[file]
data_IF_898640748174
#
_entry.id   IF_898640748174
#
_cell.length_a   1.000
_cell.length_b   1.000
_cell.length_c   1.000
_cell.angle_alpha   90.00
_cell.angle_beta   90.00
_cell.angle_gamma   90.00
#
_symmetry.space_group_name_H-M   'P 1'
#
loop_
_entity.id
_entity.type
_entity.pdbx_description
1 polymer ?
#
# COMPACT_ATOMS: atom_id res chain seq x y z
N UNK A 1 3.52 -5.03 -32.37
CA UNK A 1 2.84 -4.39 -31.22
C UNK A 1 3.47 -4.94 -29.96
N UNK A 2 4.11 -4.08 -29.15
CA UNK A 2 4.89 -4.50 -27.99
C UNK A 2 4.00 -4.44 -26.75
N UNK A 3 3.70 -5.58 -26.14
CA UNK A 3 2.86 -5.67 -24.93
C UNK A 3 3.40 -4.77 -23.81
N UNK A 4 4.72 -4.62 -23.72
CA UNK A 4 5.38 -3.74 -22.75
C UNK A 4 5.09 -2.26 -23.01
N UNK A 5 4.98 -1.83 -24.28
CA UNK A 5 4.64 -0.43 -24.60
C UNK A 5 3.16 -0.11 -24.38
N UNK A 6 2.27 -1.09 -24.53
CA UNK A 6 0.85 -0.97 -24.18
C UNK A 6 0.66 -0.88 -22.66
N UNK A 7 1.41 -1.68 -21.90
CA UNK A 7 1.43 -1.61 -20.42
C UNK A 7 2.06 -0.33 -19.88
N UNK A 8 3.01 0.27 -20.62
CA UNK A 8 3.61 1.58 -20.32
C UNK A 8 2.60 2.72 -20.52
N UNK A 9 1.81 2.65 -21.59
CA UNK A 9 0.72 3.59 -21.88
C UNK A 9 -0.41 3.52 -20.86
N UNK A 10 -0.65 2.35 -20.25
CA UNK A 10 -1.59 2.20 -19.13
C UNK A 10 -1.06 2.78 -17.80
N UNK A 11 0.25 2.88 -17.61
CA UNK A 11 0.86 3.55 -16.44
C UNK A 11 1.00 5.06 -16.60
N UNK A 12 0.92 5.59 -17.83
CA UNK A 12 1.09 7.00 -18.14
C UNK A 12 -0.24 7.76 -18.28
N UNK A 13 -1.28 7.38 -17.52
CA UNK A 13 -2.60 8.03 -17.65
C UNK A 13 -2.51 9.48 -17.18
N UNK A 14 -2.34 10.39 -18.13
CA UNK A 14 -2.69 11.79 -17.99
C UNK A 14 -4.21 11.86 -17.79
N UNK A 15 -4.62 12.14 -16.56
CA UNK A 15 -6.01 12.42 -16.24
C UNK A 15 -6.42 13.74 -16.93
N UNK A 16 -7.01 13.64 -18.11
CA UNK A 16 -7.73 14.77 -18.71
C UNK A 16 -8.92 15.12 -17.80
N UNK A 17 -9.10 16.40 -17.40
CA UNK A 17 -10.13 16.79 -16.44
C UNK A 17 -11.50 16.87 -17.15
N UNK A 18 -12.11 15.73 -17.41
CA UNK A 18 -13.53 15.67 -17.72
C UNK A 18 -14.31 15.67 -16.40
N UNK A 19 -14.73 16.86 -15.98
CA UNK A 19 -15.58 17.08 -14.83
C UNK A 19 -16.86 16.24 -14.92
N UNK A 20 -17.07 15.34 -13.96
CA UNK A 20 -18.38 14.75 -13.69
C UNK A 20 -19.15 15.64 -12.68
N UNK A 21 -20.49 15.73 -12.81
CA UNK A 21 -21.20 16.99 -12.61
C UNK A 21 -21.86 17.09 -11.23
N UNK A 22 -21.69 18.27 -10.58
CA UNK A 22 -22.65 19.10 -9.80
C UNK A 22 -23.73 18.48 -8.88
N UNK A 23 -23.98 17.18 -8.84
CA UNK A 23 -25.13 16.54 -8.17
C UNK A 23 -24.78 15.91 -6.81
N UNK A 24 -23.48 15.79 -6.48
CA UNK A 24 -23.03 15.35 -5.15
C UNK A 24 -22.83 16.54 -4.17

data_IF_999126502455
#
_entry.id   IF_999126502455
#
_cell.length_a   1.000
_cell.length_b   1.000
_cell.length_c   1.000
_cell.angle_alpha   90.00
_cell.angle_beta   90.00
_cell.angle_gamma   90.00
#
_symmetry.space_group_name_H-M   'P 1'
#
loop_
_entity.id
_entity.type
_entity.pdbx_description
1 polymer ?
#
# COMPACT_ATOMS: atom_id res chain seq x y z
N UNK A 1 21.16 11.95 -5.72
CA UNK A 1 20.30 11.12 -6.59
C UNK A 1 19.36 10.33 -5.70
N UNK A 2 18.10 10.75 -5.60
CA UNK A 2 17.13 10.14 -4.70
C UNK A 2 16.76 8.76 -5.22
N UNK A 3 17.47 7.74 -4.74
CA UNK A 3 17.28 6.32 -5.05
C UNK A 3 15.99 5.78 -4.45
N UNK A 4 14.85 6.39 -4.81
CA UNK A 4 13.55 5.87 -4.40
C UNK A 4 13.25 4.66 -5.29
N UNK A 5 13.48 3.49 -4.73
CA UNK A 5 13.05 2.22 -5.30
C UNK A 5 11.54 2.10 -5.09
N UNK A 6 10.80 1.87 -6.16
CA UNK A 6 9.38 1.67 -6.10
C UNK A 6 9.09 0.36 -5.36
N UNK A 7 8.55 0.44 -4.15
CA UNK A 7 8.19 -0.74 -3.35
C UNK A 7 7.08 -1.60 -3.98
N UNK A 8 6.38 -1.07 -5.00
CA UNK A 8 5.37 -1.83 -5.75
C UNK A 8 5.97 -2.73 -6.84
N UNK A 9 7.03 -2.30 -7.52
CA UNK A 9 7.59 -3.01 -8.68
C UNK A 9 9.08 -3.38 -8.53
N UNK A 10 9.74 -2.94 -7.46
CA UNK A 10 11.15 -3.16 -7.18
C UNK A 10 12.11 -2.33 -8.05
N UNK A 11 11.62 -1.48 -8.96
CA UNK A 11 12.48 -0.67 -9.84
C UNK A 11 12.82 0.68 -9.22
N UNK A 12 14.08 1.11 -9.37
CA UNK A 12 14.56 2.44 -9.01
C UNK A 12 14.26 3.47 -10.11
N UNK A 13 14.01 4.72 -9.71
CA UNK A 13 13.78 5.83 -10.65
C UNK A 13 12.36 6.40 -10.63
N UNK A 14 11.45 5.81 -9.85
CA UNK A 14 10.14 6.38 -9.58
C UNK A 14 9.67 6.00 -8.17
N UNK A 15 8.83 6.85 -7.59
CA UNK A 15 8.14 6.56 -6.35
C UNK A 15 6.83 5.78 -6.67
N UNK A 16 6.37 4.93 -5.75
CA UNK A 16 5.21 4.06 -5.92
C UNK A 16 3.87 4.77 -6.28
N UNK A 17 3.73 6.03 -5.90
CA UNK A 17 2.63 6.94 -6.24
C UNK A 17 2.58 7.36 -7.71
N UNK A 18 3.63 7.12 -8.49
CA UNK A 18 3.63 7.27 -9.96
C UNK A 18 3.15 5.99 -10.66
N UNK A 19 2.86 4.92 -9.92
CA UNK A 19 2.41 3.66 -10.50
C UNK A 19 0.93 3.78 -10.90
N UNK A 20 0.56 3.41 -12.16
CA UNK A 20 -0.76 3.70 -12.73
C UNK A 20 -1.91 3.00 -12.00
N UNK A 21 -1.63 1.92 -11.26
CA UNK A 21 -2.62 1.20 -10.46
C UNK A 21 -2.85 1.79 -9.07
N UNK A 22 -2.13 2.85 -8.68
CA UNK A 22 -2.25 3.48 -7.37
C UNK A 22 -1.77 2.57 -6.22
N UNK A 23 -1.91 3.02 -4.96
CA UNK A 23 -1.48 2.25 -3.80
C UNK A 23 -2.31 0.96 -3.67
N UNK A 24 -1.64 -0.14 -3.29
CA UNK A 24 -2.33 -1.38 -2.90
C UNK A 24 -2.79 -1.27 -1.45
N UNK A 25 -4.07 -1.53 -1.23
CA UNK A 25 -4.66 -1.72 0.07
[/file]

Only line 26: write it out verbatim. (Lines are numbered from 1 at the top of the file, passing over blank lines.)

C UNK A 2 4.00 -4.44 -26.75